A couple of years ago I bought a small, inexpensive Marshall field monitor. It had a seven inch screen with a maximum resolution of 1024 by 600 pixels. It lacked some features that I found out would come in handy when using an external monitor to use while shooting video and also for still work. It lacked a useful method of focus peaking and it didn't have zebras and a few other controls.
A few weeks ago we shot some video outdoors on a gray and overcast day and I realized that it was hard as hell to accurately focus my camera accurately. There wasn't enough magnification in the video mode (4x) and the lack of on screen focus peaking eliminated a technique that would have been really valuable. I think it's safe to say that when shooting videoone doesn't depend on an external monitor for color or contrast evaluation as much as one depends on the screen for composition and easier focusing. But that only works if you have the right monitor.
To be able to get sharp focus you really need a screen that renders a lot of detail. And you need focus peaking. Really, you just do. But the bigger screen is also wonderful for photography shoots when you have an art director, or other species of client, present. Seeing an image bigger and being able to share it is great. In fact, we've used the Marshall monitor more for still life shoots over this year than we've used it for video production. With the still camera I can set up the shot in the camera EVF, punch in for really fine focusing and then turn the monitor on for shooting sharing.
All things considered though, the Marshall monitor was cramping my style. When we got final confirmation of our still life shoot and our video shoot for the first week of January I decided it was time for an upgrade so I budgeted about $600 for a new, improved monitor and went out looking and researching.
After seeing a bunch of YouTube videos from known video reviewers and shooters, reading a novel's worth of reviews and spending some time at Precison Camera playing with many different models I finally decided on the Aputure VS-2 FineHD. It's a seven inch monitor with a nice 1080p screen and a bunch of pro features. The only shocking thing was the price....
I went to Precision Camera and picked up the monitor today. I've just spent an hour getting it burned in the way I want it. With my favorite menu settings and my color corrections. I've got as close a match as I can between the VS-2 and my Sony A7Rii rear screen. I have to say that I am utterly amazed at the value proposition here. It's as though the monitor world just shifted like crazy since I got the Marshall.
The screen on the Aputure VS-2 HD (I keep adding "HD" because there is a previous VS-2 model with a lower resolution screen and you need to make sure you get the "FineHD" version if you go out to buy one...) has a much higher resolution and looks so much sharper. But it's really the additional features that I instantly adored.
First off, it starts up quickly and interacts with the camera quickly. It has adjustable focus peaking that works very, very well (Godsend). In addition to focus peaking it has a "punch in" mode that will take you all the way down to the pixel level for super accurate focusing. Even better is that the magnification features is available even while you are filming. You could punch in to see if you are still in perfect focus without having to touch the camera. This is so wonderful that I almost cried when I played with it.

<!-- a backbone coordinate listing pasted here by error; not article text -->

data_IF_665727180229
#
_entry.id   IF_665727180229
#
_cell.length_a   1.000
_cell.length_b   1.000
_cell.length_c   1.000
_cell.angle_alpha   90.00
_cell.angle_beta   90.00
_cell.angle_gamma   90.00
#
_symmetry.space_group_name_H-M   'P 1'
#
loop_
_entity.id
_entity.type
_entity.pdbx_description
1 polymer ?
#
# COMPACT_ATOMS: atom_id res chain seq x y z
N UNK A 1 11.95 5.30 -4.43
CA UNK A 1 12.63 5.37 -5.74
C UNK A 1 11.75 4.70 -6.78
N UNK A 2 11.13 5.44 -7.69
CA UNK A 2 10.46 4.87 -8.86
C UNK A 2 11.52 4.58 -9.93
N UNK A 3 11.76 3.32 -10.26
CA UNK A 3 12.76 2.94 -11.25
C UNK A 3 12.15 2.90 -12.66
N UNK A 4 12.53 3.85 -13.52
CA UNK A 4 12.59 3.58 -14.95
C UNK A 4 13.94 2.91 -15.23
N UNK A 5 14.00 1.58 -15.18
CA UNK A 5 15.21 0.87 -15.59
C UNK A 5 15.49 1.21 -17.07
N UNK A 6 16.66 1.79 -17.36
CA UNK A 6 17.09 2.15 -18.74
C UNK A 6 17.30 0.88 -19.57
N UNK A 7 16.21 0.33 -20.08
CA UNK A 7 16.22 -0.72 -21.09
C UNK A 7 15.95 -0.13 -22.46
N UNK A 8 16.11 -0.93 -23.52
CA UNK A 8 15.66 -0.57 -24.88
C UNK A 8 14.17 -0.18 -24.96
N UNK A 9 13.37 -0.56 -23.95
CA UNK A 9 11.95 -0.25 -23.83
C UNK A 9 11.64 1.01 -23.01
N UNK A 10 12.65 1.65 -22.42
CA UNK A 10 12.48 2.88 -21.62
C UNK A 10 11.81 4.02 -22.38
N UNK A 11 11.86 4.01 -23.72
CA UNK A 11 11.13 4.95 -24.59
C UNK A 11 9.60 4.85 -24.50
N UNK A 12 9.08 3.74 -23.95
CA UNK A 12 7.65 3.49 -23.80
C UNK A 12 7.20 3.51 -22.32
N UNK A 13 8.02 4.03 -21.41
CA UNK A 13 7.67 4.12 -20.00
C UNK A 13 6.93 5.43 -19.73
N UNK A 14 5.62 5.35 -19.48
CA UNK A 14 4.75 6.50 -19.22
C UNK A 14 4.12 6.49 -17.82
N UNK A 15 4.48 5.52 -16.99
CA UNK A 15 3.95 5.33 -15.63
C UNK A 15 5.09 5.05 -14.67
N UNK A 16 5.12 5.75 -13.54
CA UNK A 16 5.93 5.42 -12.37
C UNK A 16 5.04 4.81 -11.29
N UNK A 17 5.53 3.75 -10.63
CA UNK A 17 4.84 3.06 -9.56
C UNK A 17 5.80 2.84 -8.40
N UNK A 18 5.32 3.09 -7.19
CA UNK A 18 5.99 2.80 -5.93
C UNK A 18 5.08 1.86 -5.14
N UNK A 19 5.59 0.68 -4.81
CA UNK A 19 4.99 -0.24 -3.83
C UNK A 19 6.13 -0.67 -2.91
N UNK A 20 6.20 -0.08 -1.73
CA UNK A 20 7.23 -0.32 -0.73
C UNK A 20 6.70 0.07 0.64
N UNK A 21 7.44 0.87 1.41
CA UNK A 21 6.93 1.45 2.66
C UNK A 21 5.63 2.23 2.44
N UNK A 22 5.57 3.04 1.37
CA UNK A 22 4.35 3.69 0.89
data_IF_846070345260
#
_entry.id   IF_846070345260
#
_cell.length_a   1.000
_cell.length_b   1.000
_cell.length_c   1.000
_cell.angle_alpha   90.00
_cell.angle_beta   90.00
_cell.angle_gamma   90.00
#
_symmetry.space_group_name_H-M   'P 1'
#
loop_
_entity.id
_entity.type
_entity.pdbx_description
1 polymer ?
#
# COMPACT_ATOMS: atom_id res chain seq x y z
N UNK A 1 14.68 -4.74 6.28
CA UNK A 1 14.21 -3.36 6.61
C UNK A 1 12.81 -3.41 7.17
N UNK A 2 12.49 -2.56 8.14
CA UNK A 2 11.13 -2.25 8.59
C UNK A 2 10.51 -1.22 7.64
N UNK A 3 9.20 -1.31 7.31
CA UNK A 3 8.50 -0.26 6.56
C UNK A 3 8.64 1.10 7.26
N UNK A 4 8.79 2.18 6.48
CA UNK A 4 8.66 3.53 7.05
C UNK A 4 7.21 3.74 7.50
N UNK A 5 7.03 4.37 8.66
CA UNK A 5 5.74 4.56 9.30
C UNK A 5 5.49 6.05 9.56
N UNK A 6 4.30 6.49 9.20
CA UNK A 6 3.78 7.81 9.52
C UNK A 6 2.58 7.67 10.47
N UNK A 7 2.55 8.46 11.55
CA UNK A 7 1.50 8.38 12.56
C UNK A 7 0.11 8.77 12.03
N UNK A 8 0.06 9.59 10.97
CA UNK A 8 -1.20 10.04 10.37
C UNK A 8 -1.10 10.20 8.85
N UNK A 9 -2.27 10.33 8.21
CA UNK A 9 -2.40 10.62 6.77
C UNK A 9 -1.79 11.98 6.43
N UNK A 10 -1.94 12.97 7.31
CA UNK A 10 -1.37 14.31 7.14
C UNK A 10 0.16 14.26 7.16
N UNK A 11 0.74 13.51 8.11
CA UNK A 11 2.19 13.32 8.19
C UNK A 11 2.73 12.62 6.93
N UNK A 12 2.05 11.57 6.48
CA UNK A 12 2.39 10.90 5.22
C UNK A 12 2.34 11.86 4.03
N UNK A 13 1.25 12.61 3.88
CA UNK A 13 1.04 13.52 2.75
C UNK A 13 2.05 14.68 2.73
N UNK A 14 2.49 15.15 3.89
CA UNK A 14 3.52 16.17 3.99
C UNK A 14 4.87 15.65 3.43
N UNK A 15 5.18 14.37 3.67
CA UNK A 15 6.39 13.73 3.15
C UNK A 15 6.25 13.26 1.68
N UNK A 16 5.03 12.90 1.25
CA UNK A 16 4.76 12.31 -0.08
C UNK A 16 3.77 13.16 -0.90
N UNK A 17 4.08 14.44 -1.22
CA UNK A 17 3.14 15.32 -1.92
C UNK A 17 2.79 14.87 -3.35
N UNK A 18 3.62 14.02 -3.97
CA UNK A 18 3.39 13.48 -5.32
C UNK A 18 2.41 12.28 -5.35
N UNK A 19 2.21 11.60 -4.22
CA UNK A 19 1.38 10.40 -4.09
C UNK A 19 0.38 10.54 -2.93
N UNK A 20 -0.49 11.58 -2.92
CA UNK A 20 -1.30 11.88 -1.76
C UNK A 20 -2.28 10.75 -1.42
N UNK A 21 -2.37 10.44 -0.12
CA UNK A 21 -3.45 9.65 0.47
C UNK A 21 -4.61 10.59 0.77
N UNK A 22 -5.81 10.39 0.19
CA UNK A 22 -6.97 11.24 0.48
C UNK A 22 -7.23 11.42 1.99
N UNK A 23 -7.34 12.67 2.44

Another feature that makes me very happy is being able to see big audio meters over on the left hand side of the screen. Big, big meters. You won't have to take your eyes of this external monitor to make sure you've got the sound levels set right. Additionally, there is a headphone jack so if you are using a more primitive camera (Like a Sony a6300 or a6500 with NO headphone jack) you can now monitor the sound coming from the camera via the HDMI connection. Monitoring accomplished. Now all Sonys in our inventory are totally useable for video production. I can't tell you how big a deal that is to me....
But the fun doesn't stop there (although that would be enough already). The monitor is well designed and seems rock solid. It takes a ubiquitous Sony battery for power. It actually comes with a battery and a plug-in-the-wall charger, not a USB, cheapy thing. Happily, I have a half dozen of the same basic batteries sitting around in a case. Presto! A full day of power in the field.
The unit comes with several different HDMI cables, including: HDMI to mini and HDMI to micro. Oh boy! Free cables. It also comes with an adjustable arm that allows for attachment to a hot shoe or a camera cage. It's stout and directionally configurable. It comes with a hood that fits and works well to keep tangential light off the screen. Finally, it came with a semi-hard case that's actually useable, and even a cleaning cloth for the screen. I have rarely been so impressed with a product!
The price at Precison-Camera.com was $259. The price for the same item at B&H and Amazon is $279.
Yes. My local bricks-and-mortar camera store is $20 dollars lower on price than the big boys. If you shoot video and you don't have a monitor this is the one for us (assuming you want something economical...). That price was not a "special deal" for their absolute favorite blogger it was the price on the sticker on the box. And they have more in stock.
My last purchase of the year looks like it will go a long way toward increasing my productivity both in the studio and on location. And it adds functionality (headphone jack) to one of my favorite video tools, the Sony a6300. My idea of a bargain anyway you look at it.
That's my last purchase of the year!
I hope all of us have a great year in 2017.
After 2016 we all deserve it.